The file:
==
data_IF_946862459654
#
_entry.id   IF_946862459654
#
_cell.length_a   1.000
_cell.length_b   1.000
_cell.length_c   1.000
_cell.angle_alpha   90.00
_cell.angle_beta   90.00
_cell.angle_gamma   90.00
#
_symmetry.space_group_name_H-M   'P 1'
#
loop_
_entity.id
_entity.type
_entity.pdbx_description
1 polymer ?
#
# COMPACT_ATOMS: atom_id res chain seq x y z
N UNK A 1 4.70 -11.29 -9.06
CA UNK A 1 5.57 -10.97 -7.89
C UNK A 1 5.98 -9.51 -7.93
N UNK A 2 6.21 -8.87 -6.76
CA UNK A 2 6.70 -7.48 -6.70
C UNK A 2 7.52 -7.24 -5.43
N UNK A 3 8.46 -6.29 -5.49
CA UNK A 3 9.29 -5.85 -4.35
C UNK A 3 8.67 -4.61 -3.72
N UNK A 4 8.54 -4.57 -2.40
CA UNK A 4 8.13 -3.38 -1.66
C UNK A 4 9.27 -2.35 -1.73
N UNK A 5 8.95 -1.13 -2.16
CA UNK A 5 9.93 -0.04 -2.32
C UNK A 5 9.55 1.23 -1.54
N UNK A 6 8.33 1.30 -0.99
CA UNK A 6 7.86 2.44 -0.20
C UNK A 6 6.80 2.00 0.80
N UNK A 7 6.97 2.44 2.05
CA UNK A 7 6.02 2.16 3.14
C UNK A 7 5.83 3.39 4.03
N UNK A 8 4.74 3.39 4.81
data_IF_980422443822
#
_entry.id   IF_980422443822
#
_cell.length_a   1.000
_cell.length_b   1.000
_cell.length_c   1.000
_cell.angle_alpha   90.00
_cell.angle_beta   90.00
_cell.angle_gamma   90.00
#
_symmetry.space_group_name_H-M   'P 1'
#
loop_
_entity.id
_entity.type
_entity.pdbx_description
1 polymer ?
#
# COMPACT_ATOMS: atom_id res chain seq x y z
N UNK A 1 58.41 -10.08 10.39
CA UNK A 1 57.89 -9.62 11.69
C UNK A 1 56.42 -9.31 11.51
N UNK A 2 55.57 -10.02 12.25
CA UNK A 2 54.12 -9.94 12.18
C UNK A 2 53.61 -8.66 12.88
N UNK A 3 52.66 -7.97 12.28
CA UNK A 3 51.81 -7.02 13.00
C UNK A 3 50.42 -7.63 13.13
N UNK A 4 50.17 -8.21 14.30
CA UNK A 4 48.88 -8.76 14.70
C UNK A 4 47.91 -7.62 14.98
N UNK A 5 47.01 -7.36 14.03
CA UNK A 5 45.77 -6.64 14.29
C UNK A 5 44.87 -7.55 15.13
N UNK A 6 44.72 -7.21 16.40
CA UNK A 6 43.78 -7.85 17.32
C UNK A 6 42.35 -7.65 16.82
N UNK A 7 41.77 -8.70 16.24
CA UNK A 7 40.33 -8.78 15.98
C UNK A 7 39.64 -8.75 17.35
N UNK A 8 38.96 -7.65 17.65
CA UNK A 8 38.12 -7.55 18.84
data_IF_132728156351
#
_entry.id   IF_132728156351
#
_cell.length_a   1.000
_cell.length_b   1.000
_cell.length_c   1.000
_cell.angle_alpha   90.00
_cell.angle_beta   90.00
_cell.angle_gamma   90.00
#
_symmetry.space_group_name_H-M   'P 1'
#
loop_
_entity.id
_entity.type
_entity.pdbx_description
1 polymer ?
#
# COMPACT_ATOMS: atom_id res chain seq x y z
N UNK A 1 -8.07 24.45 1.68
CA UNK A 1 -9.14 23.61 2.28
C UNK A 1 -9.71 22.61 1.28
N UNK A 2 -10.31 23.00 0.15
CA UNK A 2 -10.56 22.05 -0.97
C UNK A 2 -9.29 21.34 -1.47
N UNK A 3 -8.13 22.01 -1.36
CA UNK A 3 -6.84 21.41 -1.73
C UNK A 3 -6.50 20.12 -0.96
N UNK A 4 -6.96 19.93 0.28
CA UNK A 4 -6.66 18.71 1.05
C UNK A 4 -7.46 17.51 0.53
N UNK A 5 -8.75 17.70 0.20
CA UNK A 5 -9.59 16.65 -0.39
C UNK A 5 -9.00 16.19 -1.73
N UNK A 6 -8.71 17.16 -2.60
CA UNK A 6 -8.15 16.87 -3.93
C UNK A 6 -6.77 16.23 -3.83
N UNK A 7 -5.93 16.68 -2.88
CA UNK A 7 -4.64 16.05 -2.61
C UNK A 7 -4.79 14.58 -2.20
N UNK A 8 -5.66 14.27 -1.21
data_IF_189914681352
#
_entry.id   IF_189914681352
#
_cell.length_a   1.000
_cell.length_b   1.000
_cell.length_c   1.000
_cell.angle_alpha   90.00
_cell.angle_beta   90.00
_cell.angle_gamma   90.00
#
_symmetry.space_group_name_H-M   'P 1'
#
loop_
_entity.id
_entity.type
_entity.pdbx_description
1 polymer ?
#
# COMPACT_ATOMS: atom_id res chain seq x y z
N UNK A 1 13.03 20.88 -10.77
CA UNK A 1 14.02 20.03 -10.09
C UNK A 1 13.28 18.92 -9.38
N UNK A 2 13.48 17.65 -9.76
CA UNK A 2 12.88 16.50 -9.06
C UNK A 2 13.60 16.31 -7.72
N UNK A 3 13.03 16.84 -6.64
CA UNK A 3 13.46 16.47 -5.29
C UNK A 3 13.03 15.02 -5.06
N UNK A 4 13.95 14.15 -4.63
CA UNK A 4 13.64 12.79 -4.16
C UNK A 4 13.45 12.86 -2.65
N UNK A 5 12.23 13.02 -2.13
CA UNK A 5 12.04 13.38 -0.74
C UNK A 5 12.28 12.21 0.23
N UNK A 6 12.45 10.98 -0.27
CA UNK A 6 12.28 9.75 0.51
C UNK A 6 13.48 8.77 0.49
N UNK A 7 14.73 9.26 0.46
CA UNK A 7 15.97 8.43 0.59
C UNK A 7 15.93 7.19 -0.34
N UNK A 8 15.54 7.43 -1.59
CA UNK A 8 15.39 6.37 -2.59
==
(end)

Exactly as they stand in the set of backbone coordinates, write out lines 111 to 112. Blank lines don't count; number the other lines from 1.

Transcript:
C UNK A 2 -9.29 21.34 -1.47
N UNK A 3 -8.13 22.01 -1.36